Is White Spruce (Picea glauca) Toxic to Cats?

Last Updated on December 5, 2021 by Julia Wilson

Is white spruce toxic to cats?

White spruce (Picea glauca) is non-toxic to cats and is safe to keep as an indoor Christmas tree or garden ornamental, as long as precautions are taken.

What is white spruce?

  • Genus: Picea – Spruces
  • Family: Pinaceae – Pine
  • Order: Pinales – Pines and allies, Conifers, Coniferae, Pinophyta, Evergreens, Coniferophyta
  • Class: Pinopsida – Conifers
  • Botanical name: Picea glauca
  • Common names: Black hills spruce, Canadian spruce
  • Cultivars: ‘Pendula’, ‘Echiniformis’, ‘Conica’, ‘Alberta grove’
  • Needle retention: Fair
  • Needle length: Short
  • Scent: Mild pine fragrance with a slight earthy tone
  • Mature height: 15 x 5 metres
  • Toxicity: Non-toxic to cats
  • Toxic parts: None
  • Severity:
  • Toxic principle:

White spruce (Picea glauca) is a large coniferous evergreen tree native to the United States and Canada. It is used primarily for pulpwood making it an important commercial tree in Canada.

Its symmetrical conical shape and stiff-bluish green needles are ideal for hanging ornaments, making white spruce a popular Christmas tree.

White spruce has been my choice of Christmas tree this year and while pretty, I have found the needles to be quite sharp. As a plus, this is likely to deter cats from chewing or the tree.

Care

White spruce can be potted indoors or planted in the garden. This drought-tolerant tree likes to grow in full sun. Fertilise every 2-3 months during the growing season.

The tree doesn’t thrive well in salty coastal conditions, therefore it is better suited to inland plantings with lots of space to grow.

Safety

Despite their non-toxic status, white spruce can still pose a risk to cats and dogs in the home.

  • Needle retention is fair (approximately three weeks) for cut trees, but ingestion of large volumes is still a risk, especially later in the season.  Ingestion of spruce needles can potentially lead to a gastrointestinal obstruction. If you do have a cat who is interested in eating the plant, consider moving it to another location the cat cannot access.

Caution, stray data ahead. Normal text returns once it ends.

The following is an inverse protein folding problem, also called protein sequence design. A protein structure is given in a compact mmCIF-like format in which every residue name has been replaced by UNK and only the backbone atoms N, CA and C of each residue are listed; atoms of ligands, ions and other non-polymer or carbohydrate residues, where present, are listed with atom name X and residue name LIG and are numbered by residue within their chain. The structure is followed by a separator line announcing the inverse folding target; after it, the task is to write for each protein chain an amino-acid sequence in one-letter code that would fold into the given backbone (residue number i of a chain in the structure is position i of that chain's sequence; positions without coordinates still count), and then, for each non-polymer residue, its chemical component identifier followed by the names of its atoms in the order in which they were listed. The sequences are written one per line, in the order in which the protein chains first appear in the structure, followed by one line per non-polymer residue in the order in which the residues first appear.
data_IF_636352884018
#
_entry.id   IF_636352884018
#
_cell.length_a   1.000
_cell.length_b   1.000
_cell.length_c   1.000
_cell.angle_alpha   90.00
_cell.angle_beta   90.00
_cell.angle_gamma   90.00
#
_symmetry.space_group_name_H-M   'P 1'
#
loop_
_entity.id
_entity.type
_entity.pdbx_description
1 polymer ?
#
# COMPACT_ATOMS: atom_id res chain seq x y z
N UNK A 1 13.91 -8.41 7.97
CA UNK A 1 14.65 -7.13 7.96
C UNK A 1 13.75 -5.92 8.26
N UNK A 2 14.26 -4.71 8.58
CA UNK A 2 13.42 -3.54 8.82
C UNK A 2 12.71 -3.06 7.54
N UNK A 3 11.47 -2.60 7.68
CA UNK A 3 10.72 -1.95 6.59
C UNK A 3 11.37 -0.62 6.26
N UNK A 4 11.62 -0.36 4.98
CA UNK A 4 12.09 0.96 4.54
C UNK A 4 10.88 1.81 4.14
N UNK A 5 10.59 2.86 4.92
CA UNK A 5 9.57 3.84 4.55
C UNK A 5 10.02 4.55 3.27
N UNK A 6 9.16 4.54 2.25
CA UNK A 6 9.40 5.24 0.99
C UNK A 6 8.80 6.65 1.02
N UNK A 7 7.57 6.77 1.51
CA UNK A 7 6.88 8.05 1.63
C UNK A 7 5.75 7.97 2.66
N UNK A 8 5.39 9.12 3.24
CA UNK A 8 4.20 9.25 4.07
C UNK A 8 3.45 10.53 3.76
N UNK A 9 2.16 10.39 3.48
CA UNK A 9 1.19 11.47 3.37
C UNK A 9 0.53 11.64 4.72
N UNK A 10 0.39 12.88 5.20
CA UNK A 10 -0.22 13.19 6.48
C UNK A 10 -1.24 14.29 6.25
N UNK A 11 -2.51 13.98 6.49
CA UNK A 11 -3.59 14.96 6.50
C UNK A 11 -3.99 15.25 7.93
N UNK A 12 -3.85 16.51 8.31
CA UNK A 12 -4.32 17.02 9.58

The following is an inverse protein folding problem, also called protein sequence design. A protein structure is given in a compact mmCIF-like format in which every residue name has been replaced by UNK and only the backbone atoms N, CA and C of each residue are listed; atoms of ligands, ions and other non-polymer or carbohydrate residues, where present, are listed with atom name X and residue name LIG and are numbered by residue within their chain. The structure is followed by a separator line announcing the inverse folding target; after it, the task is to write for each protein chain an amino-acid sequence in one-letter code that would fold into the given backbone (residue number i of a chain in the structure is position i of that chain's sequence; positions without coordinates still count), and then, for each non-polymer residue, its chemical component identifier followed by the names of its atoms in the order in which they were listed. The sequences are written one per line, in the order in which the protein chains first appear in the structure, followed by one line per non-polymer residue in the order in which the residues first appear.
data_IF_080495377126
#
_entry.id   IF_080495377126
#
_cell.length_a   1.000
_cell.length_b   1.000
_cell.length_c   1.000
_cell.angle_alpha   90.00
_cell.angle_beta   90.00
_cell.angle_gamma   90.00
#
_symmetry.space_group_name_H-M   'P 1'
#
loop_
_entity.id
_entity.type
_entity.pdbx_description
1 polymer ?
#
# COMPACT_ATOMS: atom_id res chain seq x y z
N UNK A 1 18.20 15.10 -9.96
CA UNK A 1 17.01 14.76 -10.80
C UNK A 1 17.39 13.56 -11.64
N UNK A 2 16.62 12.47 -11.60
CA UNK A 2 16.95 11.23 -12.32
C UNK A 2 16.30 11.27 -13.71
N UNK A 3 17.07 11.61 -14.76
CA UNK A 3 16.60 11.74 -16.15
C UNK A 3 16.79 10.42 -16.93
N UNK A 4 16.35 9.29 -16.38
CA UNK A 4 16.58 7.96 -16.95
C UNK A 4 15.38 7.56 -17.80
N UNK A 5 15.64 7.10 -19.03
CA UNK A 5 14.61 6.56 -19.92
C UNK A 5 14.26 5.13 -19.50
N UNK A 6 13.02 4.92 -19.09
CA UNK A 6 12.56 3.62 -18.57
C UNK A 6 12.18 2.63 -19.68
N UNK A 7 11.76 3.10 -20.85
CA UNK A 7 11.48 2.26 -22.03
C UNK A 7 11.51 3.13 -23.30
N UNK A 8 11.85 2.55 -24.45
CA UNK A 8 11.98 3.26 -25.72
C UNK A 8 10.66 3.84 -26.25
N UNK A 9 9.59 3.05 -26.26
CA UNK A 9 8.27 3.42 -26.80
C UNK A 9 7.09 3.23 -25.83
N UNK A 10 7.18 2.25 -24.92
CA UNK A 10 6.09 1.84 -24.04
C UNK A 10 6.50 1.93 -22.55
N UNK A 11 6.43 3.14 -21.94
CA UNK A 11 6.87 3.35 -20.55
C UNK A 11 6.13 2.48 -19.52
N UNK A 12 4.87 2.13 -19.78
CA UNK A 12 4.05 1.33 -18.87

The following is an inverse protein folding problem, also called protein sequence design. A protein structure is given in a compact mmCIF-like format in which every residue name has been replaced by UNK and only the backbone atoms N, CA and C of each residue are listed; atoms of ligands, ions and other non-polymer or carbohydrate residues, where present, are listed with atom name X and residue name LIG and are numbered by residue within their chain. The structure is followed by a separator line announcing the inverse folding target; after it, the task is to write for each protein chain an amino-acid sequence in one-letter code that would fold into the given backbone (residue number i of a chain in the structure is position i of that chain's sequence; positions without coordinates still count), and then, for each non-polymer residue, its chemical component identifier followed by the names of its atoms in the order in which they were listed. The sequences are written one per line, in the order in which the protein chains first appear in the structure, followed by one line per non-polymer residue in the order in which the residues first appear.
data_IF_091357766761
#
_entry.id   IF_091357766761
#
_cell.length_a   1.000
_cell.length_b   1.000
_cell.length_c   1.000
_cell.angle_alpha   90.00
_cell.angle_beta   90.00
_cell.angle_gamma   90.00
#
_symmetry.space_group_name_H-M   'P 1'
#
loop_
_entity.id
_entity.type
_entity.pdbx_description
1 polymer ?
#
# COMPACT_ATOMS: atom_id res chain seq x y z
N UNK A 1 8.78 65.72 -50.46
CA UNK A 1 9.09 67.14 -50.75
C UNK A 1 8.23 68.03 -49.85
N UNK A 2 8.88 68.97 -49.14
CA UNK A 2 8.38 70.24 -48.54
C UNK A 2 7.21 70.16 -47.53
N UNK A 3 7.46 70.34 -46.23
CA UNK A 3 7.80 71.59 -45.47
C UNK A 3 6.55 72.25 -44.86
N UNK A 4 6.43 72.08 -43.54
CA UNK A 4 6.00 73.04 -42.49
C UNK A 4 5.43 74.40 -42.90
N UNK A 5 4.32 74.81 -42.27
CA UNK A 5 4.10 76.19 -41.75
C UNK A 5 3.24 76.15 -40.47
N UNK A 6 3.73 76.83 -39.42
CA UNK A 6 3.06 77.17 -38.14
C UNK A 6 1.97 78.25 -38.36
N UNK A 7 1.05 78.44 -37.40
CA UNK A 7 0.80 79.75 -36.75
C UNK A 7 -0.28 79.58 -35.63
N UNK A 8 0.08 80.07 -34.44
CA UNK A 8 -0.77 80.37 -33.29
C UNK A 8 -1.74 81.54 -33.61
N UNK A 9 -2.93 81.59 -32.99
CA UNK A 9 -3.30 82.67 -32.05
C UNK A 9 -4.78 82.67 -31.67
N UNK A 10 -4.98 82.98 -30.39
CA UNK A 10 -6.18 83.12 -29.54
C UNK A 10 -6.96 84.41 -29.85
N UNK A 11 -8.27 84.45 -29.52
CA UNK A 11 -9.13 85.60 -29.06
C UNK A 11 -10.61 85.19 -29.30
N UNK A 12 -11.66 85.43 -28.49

• Do not add aspirin to Christmas tree water which is toxic to cats due to their altered metabolism.
  • Secure the Christmas tree to a wall with wire or fishing line to prevent the tree from accidentally toppling over.
  • Do not use long strands of tinsel (angel hair or lametta tinsel) in homes with cats as ingestion can cause telescoping of the intestines. This life-threatening condition occurs when a linear foreign body becomes lodged in the upper part of the gastrointestinal tract while the loose segment travels further down the GI tract. Wavelike contractions (peristalsis) creep up the trapped foreign body and can slide into the section immediately ahead of it (like a telescope). Blood vessels become trapped between the layers, which compromises blood flow and leads to edema (swelling). Strangulation of the blood vessels leads to (necrosis) death of the affected tissue and disruption of the mucosal barrier which allows bacteria to enter the bloodstream(sepsis).
  • Place non-breakable ornaments at the bottom of the tree and delicate, breakables towards the top to prevent cats and children from pulling them down and breaking them.

Toxicity of common Christmas trees

Common name

Scientific name

Toxicity level

Norway sprucePicea abiesNon-toxic
Blue sprucePicea pungensNon-toxic
Serbian sprucePicea omorikaNon-toxic
White sprucePicea glaucaNon-toxic
Nordmann firAbies nordmannianaNon-toxic
Fraser firAbies fraseriNon-toxic
Douglas firPseudotsuga menziesiiNon-toxic
Noble firAbies proceraNon-toxic
Balsam firAbies balsameaNon-toxic
Grand firAbies grandisNon-toxic
Scotch pinePinus sylvestrisNo information available
White pinePinus strobusNo information available
Virginian pinePinus virginianaListed as toxic to dogs, no information on cats
Norfolk Island
pine
, house pine
Araucaria heterophyllaNon-toxic